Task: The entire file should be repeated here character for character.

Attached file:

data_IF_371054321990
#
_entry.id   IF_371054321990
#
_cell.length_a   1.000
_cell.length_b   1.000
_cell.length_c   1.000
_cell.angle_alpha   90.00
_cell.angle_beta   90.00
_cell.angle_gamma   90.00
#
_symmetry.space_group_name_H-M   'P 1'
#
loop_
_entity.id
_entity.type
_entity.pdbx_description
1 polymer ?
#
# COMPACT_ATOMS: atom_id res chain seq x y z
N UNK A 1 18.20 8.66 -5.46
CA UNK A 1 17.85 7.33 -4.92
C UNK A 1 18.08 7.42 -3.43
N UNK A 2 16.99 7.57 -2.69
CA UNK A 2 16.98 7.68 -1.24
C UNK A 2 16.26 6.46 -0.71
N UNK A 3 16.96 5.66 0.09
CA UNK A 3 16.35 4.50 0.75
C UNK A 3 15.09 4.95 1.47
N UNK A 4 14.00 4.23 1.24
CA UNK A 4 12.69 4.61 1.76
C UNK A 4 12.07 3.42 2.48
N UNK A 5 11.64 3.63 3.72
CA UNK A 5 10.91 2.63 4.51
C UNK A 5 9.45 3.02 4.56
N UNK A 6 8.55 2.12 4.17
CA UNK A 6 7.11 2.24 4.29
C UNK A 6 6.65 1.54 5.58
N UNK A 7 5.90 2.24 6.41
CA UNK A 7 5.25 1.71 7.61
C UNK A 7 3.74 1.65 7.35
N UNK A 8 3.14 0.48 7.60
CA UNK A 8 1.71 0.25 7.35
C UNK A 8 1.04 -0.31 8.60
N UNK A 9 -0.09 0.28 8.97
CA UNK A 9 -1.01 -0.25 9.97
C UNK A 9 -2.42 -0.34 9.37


data_IF_371054321990
#
_entry.id   IF_371054321990
#
_cell.length_a   1.000
_cell.length_b   1.000
_cell.length_c   1.000
_cell.angle_alpha   90.00
_cell.angle_beta   90.00
_cell.angle_gamma   90.00
#
_symmetry.space_group_name_H-M   'P 1'
#
loop_
_entity.id
_entity.type
_entity.pdbx_description
1 polymer ?
#
# COMPACT_ATOMS: atom_id res chain seq x y z
N UNK A 1 18.20 8.66 -5.46
CA UNK A 1 17.85 7.33 -4.92
C UNK A 1 18.08 7.42 -3.43
N UNK A 2 16.99 7.57 -2.69
CA UNK A 2 16.98 7.68 -1.24
C UNK A 2 16.26 6.46 -0.71
N UNK A 3 16.96 5.66 0.09
CA UNK A 3 16.35 4.50 0.75
C UNK A 3 15.09 4.95 1.47
N UNK A 4 14.00 4.23 1.24
CA UNK A 4 12.69 4.61 1.76
C UNK A 4 12.07 3.42 2.48
N UNK A 5 11.64 3.63 3.72
CA UNK A 5 10.91 2.63 4.51
C UNK A 5 9.45 3.02 4.56
N UNK A 6 8.55 2.12 4.17
CA UNK A 6 7.11 2.24 4.29
C UNK A 6 6.65 1.54 5.58
N UNK A 7 5.90 2.24 6.41
CA UNK A 7 5.25 1.71 7.61
C UNK A 7 3.74 1.65 7.35
N UNK A 8 3.14 0.48 7.60
CA UNK A 8 1.71 0.25 7.35
C UNK A 8 1.04 -0.31 8.60
N UNK A 9 -0.09 0.28 8.97
CA UNK A 9 -1.01 -0.25 9.97
C UNK A 9 -2.42 -0.34 9.37